Just made an improvement to the rotor bearing; couldn't hardly have made it worse. I modified a GWS speed 400 motor mount/gear reduction by cutting away all the stuff on the bearing tube. That fit very nicely into a slot I cut in the foam in the head and was glued in with CA. I backed this up with a ply cover and it seems very solid. The rotor hub was drilled out slightly to accept a brass bushing that fits the GWS shaft perfectly. The top retaining nut can be torqued down very firmly so there is no slop or play.

The blades are about a year old and look like hell, but they are still flying and have a terrific advantage over most other blades...they are extremely tough, easy to fix and cheap as dirt. I've hammered them into the ground many times and they'll crack from TE up to the CF leading edge...and I just glue them up and off they go again. People flying the HK gyro ought to look into these things when they bust theirs!
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Old Jan 02, 2014, 03:52 PM
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.....if you added a trailing edge cf tube/rod, the rotor could easily handle a heavier weight.....mine weighed 10 1/2 oz. RTF, 3-channel, fixed rotor head and it floated nicely.....but was destroyed after a servo horn failure been distracted by my heli lately.....gotta build a new version, sort of a combo between this design and Leadfeather's Mr. Twister (aerobatic gyroplane found on this forum as well as on You Tube).....featuring fixed rotor head and elevon control.....it's good to see people are still flying this excellent design.....have fun and happy landings !!! Charlie Anderson
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Old Jan 02, 2014, 04:48 PM
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The next set of blades are going to have that TE rod. The only thing that has stopped me is that it seemed like it might make the blades too stiff...appears I don't have to worry about that. This one has been mildly aerobatic...loops, stall turns. wingovers/split S and really amazing spins. But, very often after one of these flights I'd find a blade cracked near the root, TE to LE. I imagine the gee load was flexing the rotor blades' TE edges upwards enough to cause cracking...just a hunch. Just now weighed mine and it's up to 13+ oz! Well, maybe it's time to build a new, light-weight one!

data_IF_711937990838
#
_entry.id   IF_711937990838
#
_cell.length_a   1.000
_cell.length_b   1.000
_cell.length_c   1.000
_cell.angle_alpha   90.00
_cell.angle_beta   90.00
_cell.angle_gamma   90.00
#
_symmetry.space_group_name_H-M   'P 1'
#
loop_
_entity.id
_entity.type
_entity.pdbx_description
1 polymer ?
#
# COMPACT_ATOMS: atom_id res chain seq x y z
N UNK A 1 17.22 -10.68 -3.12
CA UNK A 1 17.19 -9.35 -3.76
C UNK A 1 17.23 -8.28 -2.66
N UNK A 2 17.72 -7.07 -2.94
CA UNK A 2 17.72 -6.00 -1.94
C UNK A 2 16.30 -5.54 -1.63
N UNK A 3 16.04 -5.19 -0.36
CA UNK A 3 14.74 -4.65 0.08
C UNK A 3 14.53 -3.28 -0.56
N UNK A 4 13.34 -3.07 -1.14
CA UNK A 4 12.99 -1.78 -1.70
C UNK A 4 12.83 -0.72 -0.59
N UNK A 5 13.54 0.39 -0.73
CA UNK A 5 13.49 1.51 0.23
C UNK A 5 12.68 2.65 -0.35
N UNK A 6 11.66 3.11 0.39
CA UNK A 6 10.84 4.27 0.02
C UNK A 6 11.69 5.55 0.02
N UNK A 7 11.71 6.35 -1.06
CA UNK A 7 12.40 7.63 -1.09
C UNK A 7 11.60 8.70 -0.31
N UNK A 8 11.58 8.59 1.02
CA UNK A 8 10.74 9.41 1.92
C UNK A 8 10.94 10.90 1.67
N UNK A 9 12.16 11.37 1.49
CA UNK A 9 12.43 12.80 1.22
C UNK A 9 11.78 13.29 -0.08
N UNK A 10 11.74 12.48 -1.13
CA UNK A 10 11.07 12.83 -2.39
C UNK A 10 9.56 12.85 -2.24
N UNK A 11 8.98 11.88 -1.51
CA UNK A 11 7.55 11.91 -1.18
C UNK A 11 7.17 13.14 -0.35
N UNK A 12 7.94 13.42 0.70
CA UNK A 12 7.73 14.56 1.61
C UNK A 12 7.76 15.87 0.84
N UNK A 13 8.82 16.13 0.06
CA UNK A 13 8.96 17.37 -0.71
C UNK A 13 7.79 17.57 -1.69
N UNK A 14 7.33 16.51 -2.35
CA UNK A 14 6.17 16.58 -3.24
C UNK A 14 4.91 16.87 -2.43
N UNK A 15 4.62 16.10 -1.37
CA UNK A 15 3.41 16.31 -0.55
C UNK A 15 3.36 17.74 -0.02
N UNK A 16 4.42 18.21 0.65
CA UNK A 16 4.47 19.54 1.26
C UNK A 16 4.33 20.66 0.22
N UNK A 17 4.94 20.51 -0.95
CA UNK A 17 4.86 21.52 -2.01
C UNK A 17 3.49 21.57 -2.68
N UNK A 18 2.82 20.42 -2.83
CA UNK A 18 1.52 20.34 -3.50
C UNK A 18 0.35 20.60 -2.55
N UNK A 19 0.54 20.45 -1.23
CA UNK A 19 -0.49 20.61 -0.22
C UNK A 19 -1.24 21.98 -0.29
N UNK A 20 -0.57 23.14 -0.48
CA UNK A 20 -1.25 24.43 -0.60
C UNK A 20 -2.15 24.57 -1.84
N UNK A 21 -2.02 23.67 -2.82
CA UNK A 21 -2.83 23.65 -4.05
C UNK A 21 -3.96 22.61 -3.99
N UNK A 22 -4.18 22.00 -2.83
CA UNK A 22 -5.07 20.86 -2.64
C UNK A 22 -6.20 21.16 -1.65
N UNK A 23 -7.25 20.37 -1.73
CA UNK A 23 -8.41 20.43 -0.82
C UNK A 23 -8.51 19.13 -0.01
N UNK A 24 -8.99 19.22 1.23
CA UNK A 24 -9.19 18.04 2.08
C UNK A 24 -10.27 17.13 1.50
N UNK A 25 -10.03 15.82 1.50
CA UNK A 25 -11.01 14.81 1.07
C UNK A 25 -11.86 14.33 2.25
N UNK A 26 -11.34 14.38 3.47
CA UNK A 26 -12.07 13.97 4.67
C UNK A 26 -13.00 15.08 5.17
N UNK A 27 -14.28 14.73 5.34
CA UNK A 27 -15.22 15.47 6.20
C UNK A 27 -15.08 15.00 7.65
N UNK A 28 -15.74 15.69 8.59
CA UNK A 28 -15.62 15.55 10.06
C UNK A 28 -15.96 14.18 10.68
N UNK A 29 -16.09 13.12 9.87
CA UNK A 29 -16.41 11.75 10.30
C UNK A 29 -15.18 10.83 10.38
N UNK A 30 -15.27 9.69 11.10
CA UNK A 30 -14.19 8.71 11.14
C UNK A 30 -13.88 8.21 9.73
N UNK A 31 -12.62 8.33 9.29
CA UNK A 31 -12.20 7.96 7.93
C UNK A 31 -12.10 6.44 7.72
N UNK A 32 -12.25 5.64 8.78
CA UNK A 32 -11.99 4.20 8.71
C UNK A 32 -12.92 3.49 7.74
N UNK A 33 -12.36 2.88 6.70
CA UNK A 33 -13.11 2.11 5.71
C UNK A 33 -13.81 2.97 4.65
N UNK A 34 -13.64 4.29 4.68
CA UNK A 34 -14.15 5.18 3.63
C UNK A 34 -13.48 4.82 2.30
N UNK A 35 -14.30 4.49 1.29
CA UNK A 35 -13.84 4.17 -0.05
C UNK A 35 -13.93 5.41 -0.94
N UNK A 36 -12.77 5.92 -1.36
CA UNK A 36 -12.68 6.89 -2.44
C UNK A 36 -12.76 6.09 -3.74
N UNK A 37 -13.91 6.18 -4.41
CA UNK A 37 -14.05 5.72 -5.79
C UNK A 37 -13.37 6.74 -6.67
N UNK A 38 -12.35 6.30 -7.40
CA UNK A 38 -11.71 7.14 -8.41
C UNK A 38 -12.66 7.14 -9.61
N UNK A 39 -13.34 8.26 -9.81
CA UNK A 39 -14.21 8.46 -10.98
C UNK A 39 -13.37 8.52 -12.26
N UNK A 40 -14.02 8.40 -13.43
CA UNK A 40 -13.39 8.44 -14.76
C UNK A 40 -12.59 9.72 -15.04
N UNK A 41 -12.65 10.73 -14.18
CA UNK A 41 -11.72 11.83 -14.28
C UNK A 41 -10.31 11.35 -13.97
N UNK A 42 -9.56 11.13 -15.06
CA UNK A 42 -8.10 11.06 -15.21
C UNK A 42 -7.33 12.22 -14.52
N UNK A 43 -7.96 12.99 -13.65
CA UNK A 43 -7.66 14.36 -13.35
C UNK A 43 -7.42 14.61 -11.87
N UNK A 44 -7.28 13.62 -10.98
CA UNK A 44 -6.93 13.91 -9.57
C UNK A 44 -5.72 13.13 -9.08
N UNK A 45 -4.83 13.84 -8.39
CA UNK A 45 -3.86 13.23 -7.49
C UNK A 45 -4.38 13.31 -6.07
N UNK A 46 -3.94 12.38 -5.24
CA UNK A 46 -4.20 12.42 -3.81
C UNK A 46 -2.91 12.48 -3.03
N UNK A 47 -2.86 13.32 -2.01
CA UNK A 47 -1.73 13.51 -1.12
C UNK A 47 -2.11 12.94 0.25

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Old Jan 02, 2014, 06:33 PM
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Yeah, my rotors cracked in the same places, but did fly again within moments, once adorned with reinforcement blocks...I used a thin rubber band or two to quickly balance the rotor in the field...foam-safe CA and zip kicker are miraculous things, aren't they ? taping the entire blade can also be helpful...I flew mine with the 40" 2-blade rotor and a 3/32 " music wire landing gear...give it a try...good slow-speed performance...slightly less rotor angle is required ...by the way, don't forget to take a look at Mr. Twister Charlie
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Old Jan 03, 2014, 09:31 AM
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A two-blade is on my list; haven't gotten around to ordering the CF rod yet. I also want to try a direct control head but haven't settled on a cheap and dirty way to do it...I do have one in mind and have prototyped it to the first stage...looks promising. Going with it opens up a whole case full of worm-cans, though and mostly all I want to do is fly the AG3. One other thing that seems like it would be worth doing is to make the blades easily replaceable; that doesn't seem to be a really difficult thing to do, but it's another one I just keep putting off. +

Just now checked out Mr. Twister. Awesome. So many excellent ideas! Thanks for pointing it out to me!
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Old Mar 15, 2014, 12:27 AM
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Clovis, NM, USA
Joined Nov 2000
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Willem's J-AG4

I finally got around to building a model from Willem's awesome drawing on page 11, post# 159, and I must say it is the best-flying autogyro I've had to date. And it's a big hit wherever I take it. Thank you, Willem!

Gary


J-AG4 Autogyro RC Model (1 min 40 sec)
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Old Mar 16, 2014, 07:01 AM
Slipping the Surly Bonds
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Attica, MI
Joined Dec 2006
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There is just something magical about watching this lightweight foamie two bladed autogyro fly. I have a rotor assembled for one of these, and part of the fuselage, but have been detoured along the way.

Very Cool!

Ken